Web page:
Harvard students can buy discount tickets to scores of Boston-area events and attractions starting today (Feb. 10), thanks to a new program piloted by Outings & Innings, the University’s longtime purveyor of fun and recreation.“Our customers can get discounts of up to 50 percent by purchasing in advance,” said Devorah Sperling, manager of Outings & Innings. “It’s a great opportunity for students to save money on leisure entertainment activities.”Outings & Innings, part of Harvard Human Resources, has provided faculty and staff with deals on events, activities, local goods, and the like for more than 30 years. The new program allows undergraduates and graduate students to share in the savings.Students may purchase passes to movies, museums, and seasonal attractions Tuesdays through Fridays at Outing & Innings’ 9 Holyoke St. office, or at the Harvard School of Public Health’s Kresge Cafeteria on the second and fourth Wednesdays of each month. (Visit the new student website for office hours and a complete list of what’s on sale.) The first 100 students to visit Outings & Innings, mention the website, and make a purchase of at least $10 will receive a free pass to AMC Loews movie theaters. (A valid student ID is required for all purchases. Outings & Innings accepts only cash for student transactions.)Harvard College Dean Evelynn M. Hammonds, Barbara Gutmann Rosenkrantz Professor of the History of Science and of African and African American Studies, said the new program furthers the University’s goal of providing opportunities to students regardless of income.“We are always looking for ways to encourage our students to take part in the incredible opportunities available at Harvard and within the Boston and Cambridge communities,” she said. “This new program through Outings & Innings provides students with yet another resource and incentive to explore the cultural, intellectual, and recreational opportunities around them.”David Friedrich, assistant dean of Harvard College for student life, said such services pair nicely with those offered by the University’s Student Events Fund (SEF).“SEF anonymously provides complimentary tickets to students who want to attend on-campus events,” he said. Outings & Innings will now give students access to off-campus activities as well at a discounted rate, whether they want to visit a museum or just go to a movie.”With two months of winter weather still ahead, one perk that skiers may want to jump on is discount lift tickets to Wachusett Mountain. Students can ride the MBTA “ski train” that leaves from Porter Square on Saturday and Sunday mornings and be on the slopes less than two hours later.In May, Sperling and her colleagues at Harvard Human Resources will evaluate the pilot program’s success. Sperling said she hopes to be able to permanently extend Outings & Innings services to students, perhaps with expanded offerings and online ordering.“We’re excited to offer these deals to students,” she said. “Our long-term objective is to extend our services to the whole Harvard community.”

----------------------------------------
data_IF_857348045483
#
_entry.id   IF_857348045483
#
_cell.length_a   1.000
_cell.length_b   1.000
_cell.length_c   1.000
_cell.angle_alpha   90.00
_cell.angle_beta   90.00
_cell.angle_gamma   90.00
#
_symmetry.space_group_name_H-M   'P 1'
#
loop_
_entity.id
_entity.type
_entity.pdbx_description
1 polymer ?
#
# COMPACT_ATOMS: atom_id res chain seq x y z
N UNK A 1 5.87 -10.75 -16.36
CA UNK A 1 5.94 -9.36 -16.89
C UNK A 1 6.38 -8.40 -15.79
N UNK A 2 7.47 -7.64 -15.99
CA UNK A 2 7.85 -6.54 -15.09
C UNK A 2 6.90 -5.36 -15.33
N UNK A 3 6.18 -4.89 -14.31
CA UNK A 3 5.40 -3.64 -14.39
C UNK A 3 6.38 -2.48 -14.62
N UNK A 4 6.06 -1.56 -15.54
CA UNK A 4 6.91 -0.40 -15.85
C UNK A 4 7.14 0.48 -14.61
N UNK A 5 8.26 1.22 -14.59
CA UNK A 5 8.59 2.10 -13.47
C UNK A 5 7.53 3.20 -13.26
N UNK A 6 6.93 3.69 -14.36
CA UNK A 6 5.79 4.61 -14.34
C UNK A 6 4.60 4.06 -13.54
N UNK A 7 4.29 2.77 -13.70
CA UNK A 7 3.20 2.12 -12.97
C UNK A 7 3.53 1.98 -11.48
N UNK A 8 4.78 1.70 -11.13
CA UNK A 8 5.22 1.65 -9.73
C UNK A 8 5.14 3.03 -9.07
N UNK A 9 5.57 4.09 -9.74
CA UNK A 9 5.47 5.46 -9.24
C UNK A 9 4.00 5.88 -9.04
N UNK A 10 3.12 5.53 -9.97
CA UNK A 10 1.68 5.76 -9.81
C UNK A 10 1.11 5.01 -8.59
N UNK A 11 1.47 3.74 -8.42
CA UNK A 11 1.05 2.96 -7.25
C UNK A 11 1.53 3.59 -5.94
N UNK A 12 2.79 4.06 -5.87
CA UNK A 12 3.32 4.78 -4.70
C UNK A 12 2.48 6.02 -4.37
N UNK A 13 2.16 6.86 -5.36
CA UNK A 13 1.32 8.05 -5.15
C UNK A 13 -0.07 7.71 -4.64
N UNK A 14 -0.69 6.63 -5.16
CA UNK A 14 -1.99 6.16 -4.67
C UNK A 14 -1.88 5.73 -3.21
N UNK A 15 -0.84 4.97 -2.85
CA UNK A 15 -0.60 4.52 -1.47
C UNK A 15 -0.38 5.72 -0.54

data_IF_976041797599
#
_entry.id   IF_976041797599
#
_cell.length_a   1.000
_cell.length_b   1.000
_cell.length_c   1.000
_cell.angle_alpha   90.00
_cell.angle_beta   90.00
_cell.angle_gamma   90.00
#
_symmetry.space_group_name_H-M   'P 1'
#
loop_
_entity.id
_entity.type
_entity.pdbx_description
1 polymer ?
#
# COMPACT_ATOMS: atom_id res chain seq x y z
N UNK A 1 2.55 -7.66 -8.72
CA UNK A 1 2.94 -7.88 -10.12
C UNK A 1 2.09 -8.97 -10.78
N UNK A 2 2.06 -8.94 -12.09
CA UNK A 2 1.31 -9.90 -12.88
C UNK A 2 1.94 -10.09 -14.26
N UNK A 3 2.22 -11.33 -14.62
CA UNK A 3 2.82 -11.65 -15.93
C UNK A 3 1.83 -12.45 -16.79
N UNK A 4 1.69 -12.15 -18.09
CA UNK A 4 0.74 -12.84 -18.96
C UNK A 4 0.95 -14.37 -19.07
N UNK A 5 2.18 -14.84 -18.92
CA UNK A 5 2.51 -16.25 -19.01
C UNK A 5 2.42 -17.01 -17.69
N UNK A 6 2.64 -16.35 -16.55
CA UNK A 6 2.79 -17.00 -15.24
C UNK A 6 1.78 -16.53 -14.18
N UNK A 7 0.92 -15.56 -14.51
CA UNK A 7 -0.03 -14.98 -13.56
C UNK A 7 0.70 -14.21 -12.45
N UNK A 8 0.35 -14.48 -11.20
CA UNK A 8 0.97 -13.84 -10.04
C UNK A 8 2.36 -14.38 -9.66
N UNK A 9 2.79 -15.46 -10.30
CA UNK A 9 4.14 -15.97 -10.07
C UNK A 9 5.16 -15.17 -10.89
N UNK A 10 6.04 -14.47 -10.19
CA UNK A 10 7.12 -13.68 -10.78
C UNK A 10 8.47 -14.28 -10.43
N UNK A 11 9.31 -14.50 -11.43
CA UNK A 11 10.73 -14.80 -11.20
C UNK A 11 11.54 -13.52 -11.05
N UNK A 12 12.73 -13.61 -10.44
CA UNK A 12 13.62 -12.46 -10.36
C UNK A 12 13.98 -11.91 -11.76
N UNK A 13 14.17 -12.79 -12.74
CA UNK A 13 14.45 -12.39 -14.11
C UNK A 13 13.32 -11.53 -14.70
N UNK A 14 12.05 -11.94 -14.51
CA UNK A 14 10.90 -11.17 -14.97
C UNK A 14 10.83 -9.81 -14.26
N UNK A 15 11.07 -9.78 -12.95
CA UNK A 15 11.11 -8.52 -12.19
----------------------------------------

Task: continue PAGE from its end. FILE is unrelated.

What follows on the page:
Read Full Story It’s Wednesday night in Cambridge and Thursday morning in Beijing, and their seminar rooms are some 6,700 miles apart, but for 30 students from Harvard Law School and the Renmin University of China School of Law, common interests and videoconferencing equipment easily bridge these distances.During this spring semester, students in a reading group taught by HLS Professor William P. Alford and an advanced negotiation skills class taught by Renmin Assistant Professor Alonzo Emery ’10 have come together electronically to consider the roles of China and the U.S. in a world order in flux. “The U.S.-China relationship is often touted as the most important relationship to manage ‘properly’ if we are to have the type of peaceful world envisioned by all of us in the course,” explains Emery. They were also joined for several class sessions by Han Dayuan, dean of Renmin Law School, and Ding Xiangshun, a Renmin professor currently at HLS as a Fulbright Scholar.Alford, HLS’s vice dean for the Graduate Program and International Legal Studies, worked for more than a year to plan this foray into the electronic classroom—an idea that is beginning to take root at HLS through faculty initiatives, the Law School’s first EdX course (Copyright, taught this spring by HLS Professor and Berkman Center for Internet & Society Faculty Director William Fisher III), student interest, and strong advocacy by alumni, including Gus Hauser ’53.Read the full story on the Harvard Law School website.